Biography Of A Motor Sporting Icon
Possum, who celebrated his 47th birthday on April 13, was New Zealand's top rally driver in the history of the sport here.
Brought up in the Te Kauwhata area where his parents were farmers, Possum later shifted to Pukekohe where he has lived ever since.
His ability behind the wheel made him World Class and for three years - 1993 to 1995 - he drove for the full Subaru works factory team run by the English company Prodrive.
In his 40s, at a time when many drivers are past their best, Possum had matured as a driver to produce the best performances of his career.
Success in the sport did not come easily. He did not compete in his first rally until 1979 when he was already 23 years old. But the talent was immediately obvious when he finished third from a 48th seeding. On a limited budget Possum did not compete in a large number of events in his early years in the sport.
In 1983 he attracted the backing of New Zealand's Subaru distributor and his name has become synonymous with the brand he has remained loyal to ever since.
Possum's career developed with Subaru, at a time when the cars were not the most powerful or sophisticated.
From 1986 on he drove for a partial factory team from Japan in a limited number of international events in places as diverse as Kenya, Argentina, Britain, Australia and New Zealand.
When Subaru produced the more competitive Legacy RS for the 1990 season and then the Impreza WRX from 1994 onwards, Possum's career flourished, although he was often still only doing a handful of events a year, compared to the dozen or more the top world championship drivers were competing in.
Possum won the Asia Pacific Championship three times in 1993, 1994 and 2000.
He was the seven times consecutive Australian champion from 1996 to last year, a record.
He won the New Zealand title in 1991.
On eight occasions Possum was the first New Zealand driver on the World Championship Rally of New Zealand, finishing in the top six on several occasions against the world's best. With those performances he could justifiably claim to be a world class driver.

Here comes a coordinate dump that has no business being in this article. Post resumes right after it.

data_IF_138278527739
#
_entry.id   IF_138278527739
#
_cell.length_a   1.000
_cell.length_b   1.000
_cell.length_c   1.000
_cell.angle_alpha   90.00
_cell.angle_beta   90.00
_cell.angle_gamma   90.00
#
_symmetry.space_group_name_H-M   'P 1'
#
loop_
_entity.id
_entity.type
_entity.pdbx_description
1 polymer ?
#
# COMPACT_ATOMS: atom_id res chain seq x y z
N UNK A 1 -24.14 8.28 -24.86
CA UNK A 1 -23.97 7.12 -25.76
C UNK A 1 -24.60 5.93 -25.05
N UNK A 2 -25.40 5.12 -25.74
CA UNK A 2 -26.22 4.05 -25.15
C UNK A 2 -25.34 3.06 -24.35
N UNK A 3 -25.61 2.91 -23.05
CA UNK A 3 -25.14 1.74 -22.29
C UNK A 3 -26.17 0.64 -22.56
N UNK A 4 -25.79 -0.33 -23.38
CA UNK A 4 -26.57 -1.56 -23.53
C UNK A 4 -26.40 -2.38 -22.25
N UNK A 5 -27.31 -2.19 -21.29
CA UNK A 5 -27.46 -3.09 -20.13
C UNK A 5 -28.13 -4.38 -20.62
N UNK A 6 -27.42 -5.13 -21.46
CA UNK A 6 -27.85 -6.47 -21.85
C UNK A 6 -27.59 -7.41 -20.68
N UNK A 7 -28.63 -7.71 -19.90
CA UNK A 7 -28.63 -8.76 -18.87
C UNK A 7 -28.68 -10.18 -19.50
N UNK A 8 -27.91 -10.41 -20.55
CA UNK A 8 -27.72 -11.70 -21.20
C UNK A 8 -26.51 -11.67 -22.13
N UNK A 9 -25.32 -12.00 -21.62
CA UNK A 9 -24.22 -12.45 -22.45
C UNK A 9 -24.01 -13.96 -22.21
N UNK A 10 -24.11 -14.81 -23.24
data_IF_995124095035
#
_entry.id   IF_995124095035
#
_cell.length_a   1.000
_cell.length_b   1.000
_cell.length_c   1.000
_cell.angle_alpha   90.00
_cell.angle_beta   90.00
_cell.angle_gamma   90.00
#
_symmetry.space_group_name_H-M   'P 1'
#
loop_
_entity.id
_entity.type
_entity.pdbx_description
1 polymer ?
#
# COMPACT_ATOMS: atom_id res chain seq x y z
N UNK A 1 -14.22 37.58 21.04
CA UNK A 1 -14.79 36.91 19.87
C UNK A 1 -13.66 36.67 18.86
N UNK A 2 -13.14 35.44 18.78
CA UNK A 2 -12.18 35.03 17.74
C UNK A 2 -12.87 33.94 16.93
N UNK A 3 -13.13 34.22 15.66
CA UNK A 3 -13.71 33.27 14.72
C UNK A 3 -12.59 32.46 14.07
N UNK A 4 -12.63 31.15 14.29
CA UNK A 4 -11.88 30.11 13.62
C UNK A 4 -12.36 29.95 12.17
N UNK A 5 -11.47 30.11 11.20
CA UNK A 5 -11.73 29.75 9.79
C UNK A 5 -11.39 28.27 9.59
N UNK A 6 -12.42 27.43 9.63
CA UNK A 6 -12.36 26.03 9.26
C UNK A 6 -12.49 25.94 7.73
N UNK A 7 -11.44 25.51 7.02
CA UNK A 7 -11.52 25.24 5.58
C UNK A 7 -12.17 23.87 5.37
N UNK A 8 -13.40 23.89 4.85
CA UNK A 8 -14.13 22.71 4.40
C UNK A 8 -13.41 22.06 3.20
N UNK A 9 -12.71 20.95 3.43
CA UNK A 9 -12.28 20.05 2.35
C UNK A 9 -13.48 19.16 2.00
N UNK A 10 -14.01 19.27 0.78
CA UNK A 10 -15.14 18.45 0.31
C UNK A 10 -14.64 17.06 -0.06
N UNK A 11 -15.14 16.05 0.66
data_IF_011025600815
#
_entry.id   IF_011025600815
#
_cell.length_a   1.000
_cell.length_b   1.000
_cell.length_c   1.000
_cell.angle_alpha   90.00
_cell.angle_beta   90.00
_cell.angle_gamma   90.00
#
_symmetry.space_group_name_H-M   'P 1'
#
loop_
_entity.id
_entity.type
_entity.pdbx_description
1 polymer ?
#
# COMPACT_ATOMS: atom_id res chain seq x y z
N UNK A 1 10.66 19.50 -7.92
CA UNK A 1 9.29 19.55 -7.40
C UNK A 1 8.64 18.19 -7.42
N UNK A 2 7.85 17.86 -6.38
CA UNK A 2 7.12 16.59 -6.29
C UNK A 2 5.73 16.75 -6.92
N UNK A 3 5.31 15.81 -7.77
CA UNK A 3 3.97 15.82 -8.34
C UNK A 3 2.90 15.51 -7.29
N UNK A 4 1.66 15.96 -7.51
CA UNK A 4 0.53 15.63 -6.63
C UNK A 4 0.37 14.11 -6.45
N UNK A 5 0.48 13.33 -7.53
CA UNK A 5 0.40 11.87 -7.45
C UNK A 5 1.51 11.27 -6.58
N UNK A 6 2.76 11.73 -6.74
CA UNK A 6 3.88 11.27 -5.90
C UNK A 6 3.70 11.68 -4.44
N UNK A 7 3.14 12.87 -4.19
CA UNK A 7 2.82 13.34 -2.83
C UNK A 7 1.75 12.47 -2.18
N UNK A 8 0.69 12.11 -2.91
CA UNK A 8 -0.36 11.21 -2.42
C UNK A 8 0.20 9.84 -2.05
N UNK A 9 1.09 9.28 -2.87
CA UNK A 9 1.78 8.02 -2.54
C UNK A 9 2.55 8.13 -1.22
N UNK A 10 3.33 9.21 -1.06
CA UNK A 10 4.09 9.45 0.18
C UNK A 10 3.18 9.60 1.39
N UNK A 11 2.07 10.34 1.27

He won events in Indonesia, Thailand, Malaysia, China and Japan as well as on both sides of the Tasman.
He has been the dominant figurehead in the sport in New Zealand for the last 15 years, yet many of his best performances occurred internationally.
Since 1992 most of his competition has been in Australia or further a field, yet he retained and enhanced his profile as New Zealand's top driver.
Among his best drives were fourth on the Rally of Australia in 1990 in a heavy, mildly modified Legacy RS.
Victory in Indonesia in 1993 - his first "true" international win, was particularly sweet, as the last success with long time co-driver and mate, the late Rodger Freeth.
A win in the marathon 1994 Hong Kong to Beijing Rally came against the odds and set him up for the successful defence of his Asia Pacific title.
His best performance on the Rally of NZ came in 1987 with third place.
But he valued the fifths gained in 1997 and 1999 much more. Competing against far stronger fields of factory works teams when he was driving a car at least a year old with much fewer resources at his disposal.
Possum had an unquenchable passion for rallying and was always totally positive about the sport.
Never one to dwell on any set back, he would analyse what had gone wrong and plan ahead for a new goal.
Possum enjoyed challenges and after a decade of top performances in a succession of highly modified Group A and World Rally Cars, he relished winning the Australian championship in a standard production Impreza STI last year.
Critics across the Tasman said he could not change to the lower powered class of car successfully. He proved them wrong.
Apart from his ability behind the wheel, Possum's practical engineering experience insured his cars were as competitive as possible, as he started working life as an apprentice mechanic.
Possum's personality was like a breath of fresh air. He could relate to people at all levels and went out of his way to talk to fans and sign autographs. He could keep audiences enthralled for hours sharing his experiences in his own down to earth style.
He was also fiercely patriotic. At the Swedish Rally this year at the start of his campaign in the Production World Rally Championship his car carried the silver fern on either side of the top of the windscreen, even though it was not part of the corporate livery for the team!
And he never gave up. If the car was still capable of motion he always gave himself a chance of completing a stage and the event.
Possum did everything
100 percent. His competitive nature would not allow anything